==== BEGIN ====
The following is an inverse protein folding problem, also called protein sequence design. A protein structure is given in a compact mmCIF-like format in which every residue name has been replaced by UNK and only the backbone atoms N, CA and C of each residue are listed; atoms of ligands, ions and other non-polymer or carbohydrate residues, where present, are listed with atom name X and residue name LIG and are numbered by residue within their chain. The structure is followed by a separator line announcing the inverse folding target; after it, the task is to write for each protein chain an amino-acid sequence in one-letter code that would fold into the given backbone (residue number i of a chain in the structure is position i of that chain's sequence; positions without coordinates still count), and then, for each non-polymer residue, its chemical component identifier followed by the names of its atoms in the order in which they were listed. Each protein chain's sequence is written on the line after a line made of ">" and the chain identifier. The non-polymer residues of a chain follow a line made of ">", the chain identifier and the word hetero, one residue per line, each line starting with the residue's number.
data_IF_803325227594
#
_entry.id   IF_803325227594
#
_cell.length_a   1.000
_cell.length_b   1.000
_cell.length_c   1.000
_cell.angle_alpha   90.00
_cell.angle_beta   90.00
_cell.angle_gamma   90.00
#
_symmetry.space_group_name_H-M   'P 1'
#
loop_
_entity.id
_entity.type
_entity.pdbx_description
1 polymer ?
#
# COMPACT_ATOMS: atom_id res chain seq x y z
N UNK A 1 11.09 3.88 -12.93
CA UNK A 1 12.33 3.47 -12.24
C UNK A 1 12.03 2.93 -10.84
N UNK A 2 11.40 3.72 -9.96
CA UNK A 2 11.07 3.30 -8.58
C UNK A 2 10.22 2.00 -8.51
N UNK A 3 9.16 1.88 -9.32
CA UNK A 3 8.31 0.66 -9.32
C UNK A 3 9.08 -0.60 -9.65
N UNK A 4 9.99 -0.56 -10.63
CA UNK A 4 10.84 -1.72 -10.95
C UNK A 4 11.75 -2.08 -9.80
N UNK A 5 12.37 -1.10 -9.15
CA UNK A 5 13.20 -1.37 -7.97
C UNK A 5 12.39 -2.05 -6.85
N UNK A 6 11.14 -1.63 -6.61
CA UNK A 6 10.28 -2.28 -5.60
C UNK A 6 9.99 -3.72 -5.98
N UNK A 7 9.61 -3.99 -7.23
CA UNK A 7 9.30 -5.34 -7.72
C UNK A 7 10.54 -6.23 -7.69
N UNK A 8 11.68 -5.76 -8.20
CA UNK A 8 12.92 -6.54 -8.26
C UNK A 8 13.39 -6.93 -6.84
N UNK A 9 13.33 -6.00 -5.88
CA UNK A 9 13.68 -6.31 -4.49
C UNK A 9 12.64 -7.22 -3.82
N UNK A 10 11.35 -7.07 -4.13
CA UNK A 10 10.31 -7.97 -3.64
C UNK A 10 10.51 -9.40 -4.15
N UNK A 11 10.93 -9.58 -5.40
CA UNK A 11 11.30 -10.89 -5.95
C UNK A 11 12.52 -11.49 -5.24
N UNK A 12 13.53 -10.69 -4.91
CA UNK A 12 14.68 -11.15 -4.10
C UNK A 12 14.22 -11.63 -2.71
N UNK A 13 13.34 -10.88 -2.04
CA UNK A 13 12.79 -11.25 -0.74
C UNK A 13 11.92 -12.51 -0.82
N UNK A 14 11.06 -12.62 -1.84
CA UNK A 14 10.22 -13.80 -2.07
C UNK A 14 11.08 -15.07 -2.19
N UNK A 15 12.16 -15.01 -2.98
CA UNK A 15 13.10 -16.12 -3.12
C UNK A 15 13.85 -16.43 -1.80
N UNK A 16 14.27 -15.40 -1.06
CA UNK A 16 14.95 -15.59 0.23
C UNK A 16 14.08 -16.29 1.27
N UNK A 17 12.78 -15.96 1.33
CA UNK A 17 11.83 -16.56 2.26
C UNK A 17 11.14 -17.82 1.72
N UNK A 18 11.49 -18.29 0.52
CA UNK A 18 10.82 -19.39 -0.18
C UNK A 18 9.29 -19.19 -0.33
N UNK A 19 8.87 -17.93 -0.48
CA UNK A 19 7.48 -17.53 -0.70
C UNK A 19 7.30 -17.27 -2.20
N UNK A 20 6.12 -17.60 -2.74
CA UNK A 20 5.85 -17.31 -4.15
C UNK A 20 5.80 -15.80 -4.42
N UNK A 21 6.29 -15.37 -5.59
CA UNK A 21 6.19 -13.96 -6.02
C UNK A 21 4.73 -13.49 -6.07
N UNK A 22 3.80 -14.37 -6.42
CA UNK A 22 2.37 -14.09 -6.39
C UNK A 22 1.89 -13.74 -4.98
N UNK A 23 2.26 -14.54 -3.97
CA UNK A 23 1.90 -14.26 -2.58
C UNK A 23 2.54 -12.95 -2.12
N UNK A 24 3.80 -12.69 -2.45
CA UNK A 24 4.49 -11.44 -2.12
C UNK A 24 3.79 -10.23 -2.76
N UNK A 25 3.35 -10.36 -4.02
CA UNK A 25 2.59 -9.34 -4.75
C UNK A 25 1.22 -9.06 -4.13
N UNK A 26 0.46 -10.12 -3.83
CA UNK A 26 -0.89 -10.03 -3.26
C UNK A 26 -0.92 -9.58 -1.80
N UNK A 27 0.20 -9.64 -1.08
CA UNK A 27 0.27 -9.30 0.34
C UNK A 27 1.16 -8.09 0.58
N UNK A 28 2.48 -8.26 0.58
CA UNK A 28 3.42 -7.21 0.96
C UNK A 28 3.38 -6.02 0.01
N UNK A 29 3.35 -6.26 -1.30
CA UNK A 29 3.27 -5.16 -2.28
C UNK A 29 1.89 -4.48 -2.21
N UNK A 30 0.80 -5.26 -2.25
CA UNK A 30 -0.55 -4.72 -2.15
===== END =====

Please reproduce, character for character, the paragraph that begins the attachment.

The following is an inverse protein folding problem, also called protein sequence design. A protein structure is given in a compact mmCIF-like format in which every residue name has been replaced by UNK and only the backbone atoms N, CA and C of each residue are listed; atoms of ligands, ions and other non-polymer or carbohydrate residues, where present, are listed with atom name X and residue name LIG and are numbered by residue within their chain. The structure is followed by a separator line announcing the inverse folding target; after it, the task is to write for each protein chain an amino-acid sequence in one-letter code that would fold into the given backbone (residue number i of a chain in the structure is position i of that chain's sequence; positions without coordinates still count), and then, for each non-polymer residue, its chemical component identifier followed by the names of its atoms in the order in which they were listed. Each protein chain's sequence is written on the line after a line made of ">" and the chain identifier. The non-polymer residues of a chain follow a line made of ">", the chain identifier and the word hetero, one residue per line, each line starting with the residue's number.